Our local libraries (in our county and two neighboring ones) all offer a summer reading club. In addition to the book/reading part, each of them host different kids’ events for several weeks; puppet shows, magic shows, local Parks & Wildlife and Rangers give presentations, our local art museum has a mobile program, the Houston Zoo’s Mobile Zoo comes, Gator Country does presentations… it’s a pretty extensive list of ‘things to do’ that offers plenty of material for a homeschooling family to use as a jumping-off point for unit studies and lessons – and that’s just from the library.

Texas Nature Challenge 2011We also have the Texas Nature Challenge, with missions from all over the bayou region (all over the state, really), we have the chance to explore state parks and other educational attractions with an eye towards education and conservation. This year’s missions include destinations such as Matagorda Bay Nature Park and Natural Science Center, Sheldon Lake State Park & Environmental Learning Center, Sea Center Texas and Habitat March at Nature Discovery Center’s Russ Pitman Park, among others.

And then there are the museum programs, visits to friends’ homes and Spindletop Rollergirls games, community service projects, 4H, and whatever else piques our interest. We like to stay busy!‘s extensive list of unit studies and lapbooks will come in handy, I’m sure. We’ll cater more to the boys’ interests (ages 8 and 9; in 3rd and 4th grade-ish) this summer and focus less on ‘curriculum’, though we will continue with some basics, just not as rigorously. I did buy a couple of workbooks for the summer, Math Minutes and Summer Activities for the Gifted Student (just to clarify on that one; no, I don’t think my children are ‘gifted’ – well, they’re both exceedingly bright, but we’re not talking savant-level genius or anything. That’s just the name of the workbook. Don’t get your panties in a twist over it. {wink}).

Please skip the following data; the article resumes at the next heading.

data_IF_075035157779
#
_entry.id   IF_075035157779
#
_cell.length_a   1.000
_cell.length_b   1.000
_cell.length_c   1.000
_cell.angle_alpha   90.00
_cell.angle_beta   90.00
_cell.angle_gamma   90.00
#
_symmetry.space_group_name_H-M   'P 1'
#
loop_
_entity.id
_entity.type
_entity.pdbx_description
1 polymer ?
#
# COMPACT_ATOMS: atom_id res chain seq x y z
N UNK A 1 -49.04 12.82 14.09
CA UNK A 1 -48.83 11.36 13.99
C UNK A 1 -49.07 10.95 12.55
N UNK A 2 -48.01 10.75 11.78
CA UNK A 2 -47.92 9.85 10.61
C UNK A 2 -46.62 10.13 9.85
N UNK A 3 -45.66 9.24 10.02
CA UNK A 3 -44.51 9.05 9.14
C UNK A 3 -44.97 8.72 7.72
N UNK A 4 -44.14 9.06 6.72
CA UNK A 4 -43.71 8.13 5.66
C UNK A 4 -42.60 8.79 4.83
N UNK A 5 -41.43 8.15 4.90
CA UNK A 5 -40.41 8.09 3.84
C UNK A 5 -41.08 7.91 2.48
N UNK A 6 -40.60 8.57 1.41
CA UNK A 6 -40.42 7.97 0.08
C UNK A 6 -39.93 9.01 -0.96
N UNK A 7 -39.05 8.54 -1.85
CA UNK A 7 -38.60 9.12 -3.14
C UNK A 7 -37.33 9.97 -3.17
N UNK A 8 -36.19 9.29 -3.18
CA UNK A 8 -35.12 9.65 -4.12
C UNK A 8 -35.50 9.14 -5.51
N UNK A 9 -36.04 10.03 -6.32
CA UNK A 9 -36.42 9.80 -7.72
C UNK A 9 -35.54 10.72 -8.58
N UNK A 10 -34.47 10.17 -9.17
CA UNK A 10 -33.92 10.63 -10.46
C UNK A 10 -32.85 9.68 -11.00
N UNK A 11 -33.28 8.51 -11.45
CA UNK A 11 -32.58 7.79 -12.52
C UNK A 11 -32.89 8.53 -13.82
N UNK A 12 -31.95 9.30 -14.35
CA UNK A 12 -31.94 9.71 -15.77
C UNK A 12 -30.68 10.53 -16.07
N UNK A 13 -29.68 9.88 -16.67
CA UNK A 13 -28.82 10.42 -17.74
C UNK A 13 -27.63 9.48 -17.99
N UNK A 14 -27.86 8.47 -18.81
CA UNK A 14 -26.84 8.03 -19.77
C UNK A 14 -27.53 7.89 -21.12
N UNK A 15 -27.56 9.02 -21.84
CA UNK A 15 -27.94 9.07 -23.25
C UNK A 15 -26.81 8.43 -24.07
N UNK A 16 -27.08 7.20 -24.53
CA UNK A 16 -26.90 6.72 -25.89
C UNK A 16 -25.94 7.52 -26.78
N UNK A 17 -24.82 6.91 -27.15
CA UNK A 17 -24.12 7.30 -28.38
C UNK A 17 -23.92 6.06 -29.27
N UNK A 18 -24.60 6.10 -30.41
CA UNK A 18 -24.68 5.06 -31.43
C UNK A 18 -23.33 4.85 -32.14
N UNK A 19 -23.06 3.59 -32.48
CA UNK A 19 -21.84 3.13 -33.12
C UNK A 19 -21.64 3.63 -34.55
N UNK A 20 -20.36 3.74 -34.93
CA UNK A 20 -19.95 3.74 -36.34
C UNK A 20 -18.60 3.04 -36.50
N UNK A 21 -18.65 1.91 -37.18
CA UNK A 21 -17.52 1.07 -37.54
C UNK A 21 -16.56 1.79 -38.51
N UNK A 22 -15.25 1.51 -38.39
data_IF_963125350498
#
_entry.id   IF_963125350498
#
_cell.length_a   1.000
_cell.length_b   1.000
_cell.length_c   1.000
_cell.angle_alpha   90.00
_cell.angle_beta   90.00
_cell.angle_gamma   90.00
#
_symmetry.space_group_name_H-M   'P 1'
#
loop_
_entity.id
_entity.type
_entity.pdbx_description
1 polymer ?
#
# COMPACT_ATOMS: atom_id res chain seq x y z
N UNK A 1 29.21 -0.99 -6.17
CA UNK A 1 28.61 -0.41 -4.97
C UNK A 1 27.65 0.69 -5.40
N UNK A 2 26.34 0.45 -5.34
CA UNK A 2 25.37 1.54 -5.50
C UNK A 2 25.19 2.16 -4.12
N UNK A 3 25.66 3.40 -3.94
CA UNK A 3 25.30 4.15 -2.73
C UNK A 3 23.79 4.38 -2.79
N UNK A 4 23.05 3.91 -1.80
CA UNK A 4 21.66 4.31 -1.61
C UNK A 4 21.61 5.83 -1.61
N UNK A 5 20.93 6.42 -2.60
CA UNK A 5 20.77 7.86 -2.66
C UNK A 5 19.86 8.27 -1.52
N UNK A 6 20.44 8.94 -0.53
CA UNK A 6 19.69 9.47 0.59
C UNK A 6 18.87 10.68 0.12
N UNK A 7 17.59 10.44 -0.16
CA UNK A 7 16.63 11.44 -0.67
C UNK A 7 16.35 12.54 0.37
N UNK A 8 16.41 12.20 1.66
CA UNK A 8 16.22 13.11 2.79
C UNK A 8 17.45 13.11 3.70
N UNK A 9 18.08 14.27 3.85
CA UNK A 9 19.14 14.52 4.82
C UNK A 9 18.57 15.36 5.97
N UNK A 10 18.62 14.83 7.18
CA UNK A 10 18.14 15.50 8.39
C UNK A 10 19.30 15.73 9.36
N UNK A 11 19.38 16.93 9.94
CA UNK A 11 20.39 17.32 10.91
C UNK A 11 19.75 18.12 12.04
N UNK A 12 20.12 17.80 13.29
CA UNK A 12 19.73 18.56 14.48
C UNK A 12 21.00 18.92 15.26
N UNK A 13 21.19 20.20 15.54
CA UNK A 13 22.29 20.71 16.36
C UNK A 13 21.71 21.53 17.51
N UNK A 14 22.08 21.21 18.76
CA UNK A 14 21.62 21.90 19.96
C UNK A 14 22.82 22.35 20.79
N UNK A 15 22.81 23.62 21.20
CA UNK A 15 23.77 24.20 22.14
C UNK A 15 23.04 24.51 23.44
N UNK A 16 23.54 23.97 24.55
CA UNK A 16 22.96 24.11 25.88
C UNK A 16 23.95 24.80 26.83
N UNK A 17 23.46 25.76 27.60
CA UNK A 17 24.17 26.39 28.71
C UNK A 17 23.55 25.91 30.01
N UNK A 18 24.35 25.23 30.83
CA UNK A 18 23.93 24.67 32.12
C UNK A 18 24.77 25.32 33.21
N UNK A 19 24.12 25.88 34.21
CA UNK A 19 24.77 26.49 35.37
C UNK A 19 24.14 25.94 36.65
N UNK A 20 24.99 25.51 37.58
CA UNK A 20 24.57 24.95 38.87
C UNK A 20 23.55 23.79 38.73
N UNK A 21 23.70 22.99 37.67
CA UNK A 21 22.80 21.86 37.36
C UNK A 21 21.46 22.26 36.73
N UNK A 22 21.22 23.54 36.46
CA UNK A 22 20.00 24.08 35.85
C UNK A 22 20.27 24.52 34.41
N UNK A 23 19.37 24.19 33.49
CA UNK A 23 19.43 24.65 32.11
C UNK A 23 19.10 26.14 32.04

We’ve used the Math Minutes workbook before; it’s 100 lessons with 10 problems on each page, designed to be done in 1 minute. LBB took more like 10, and often did 2 pages at a time, but then we used that as a bridge between ‘OMG, we’re homeschooling!!’ and ‘proper math curriculum for properly homeschooled child’. We’re >thisclose< to being done with this ‘grade’, so the two new books will be used here and there where needed to supplement our more regular, though considerably lighter than during the Winter Session. (On a side note, when I was looking for the Amazon link to the Math Minutes workbooks, I came across this: Math Minutes by Sadlier-Oxford Publishing. It’s a website that you can use to practice math concepts. You choose the category and set the time and then go. We haven’t used it yet, but it looks interesting. Just thought I’d share…)

In addition to the already full summer plan, two of our local movie theaters also do a kids’ program; one previously-released kids movie each week for $1 per ticket. You can’t beat that and since we don’t often go to the movies, we’re planning on taking advantage of that this summer as well.

I can’t wait to get started! What’s on your calendar for the summer?




2 responses

  1. Katie

    I had to take your quiz and got a shocking result. I got a 45 Unschooling or Child-Directed.

    May 23, 2011 at 3:04 pm

    • LOL… if by ‘shocking’ you mean ‘completely expected and in no way surprising’ then yes… totally shocking 😉

      May 23, 2011 at 6:48 pm